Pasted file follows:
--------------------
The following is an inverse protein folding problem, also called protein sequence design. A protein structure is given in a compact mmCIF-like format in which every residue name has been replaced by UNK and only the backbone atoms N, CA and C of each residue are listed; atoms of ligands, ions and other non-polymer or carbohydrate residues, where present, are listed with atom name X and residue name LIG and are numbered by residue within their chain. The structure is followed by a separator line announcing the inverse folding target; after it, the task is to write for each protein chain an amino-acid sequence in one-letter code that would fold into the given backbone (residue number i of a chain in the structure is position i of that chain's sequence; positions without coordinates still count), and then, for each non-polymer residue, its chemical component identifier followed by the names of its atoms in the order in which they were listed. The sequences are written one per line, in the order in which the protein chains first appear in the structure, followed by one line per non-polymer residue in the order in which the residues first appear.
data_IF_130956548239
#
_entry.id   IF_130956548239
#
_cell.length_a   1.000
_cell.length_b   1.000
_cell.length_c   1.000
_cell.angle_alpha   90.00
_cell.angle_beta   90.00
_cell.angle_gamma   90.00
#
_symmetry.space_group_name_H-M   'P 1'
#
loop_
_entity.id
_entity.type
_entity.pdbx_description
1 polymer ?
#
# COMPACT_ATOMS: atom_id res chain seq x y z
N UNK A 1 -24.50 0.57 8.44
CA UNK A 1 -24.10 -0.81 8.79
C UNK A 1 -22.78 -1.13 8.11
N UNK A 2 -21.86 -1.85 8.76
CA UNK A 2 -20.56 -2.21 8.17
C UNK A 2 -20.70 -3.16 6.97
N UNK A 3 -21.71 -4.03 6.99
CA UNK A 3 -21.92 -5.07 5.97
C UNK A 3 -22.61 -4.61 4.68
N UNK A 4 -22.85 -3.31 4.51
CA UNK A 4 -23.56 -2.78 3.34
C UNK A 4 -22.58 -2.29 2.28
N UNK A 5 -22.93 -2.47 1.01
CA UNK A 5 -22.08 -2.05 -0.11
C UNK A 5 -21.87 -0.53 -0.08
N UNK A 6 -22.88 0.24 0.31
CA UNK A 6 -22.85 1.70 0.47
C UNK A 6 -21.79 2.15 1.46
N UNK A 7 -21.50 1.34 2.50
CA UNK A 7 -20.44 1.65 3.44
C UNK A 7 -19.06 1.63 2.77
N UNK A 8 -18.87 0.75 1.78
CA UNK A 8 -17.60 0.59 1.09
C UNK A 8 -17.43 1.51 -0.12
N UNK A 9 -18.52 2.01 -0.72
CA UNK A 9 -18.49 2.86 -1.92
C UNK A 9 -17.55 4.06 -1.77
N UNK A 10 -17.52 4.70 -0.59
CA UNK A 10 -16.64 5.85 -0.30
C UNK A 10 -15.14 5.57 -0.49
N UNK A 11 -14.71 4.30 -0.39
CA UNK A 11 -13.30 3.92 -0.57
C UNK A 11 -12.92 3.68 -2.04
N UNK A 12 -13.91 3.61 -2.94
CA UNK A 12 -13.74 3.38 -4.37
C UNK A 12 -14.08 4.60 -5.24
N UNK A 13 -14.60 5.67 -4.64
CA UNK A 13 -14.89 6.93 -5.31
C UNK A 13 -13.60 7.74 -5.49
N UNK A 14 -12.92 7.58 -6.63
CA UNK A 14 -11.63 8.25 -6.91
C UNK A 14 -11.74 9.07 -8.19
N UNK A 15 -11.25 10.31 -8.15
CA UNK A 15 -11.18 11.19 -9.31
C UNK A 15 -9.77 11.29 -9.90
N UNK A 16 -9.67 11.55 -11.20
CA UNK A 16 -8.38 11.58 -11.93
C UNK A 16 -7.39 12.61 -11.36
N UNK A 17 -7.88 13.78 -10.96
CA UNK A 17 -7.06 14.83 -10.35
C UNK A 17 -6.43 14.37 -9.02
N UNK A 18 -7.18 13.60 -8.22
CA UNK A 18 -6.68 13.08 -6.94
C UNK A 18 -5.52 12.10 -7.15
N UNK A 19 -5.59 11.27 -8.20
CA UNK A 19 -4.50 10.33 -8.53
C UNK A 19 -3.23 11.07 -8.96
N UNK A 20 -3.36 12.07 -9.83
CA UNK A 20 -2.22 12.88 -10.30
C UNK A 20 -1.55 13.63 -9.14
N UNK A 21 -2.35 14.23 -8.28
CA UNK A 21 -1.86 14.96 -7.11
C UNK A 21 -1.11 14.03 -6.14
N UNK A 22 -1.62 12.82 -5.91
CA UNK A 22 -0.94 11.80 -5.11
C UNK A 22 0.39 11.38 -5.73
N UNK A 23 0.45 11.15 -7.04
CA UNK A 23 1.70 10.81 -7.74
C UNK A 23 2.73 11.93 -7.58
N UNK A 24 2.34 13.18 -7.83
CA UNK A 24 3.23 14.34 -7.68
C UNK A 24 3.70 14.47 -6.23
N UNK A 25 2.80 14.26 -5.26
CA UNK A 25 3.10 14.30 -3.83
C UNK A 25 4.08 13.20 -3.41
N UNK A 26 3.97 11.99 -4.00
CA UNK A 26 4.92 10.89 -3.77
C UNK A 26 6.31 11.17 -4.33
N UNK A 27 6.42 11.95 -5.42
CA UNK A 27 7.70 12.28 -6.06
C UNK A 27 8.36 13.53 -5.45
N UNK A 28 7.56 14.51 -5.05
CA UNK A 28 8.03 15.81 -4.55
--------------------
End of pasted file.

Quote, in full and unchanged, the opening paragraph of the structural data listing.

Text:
The following is an inverse protein folding problem, also called protein sequence design. A protein structure is given in a compact mmCIF-like format in which every residue name has been replaced by UNK and only the backbone atoms N, CA and C of each residue are listed; atoms of ligands, ions and other non-polymer or carbohydrate residues, where present, are listed with atom name X and residue name LIG and are numbered by residue within their chain. The structure is followed by a separator line announcing the inverse folding target; after it, the task is to write for each protein chain an amino-acid sequence in one-letter code that would fold into the given backbone (residue number i of a chain in the structure is position i of that chain's sequence; positions without coordinates still count), and then, for each non-polymer residue, its chemical component identifier followed by the names of its atoms in the order in which they were listed. The sequences are written one per line, in the order in which the protein chains first appear in the structure, followed by one line per non-polymer residue in the order in which the residues first appear.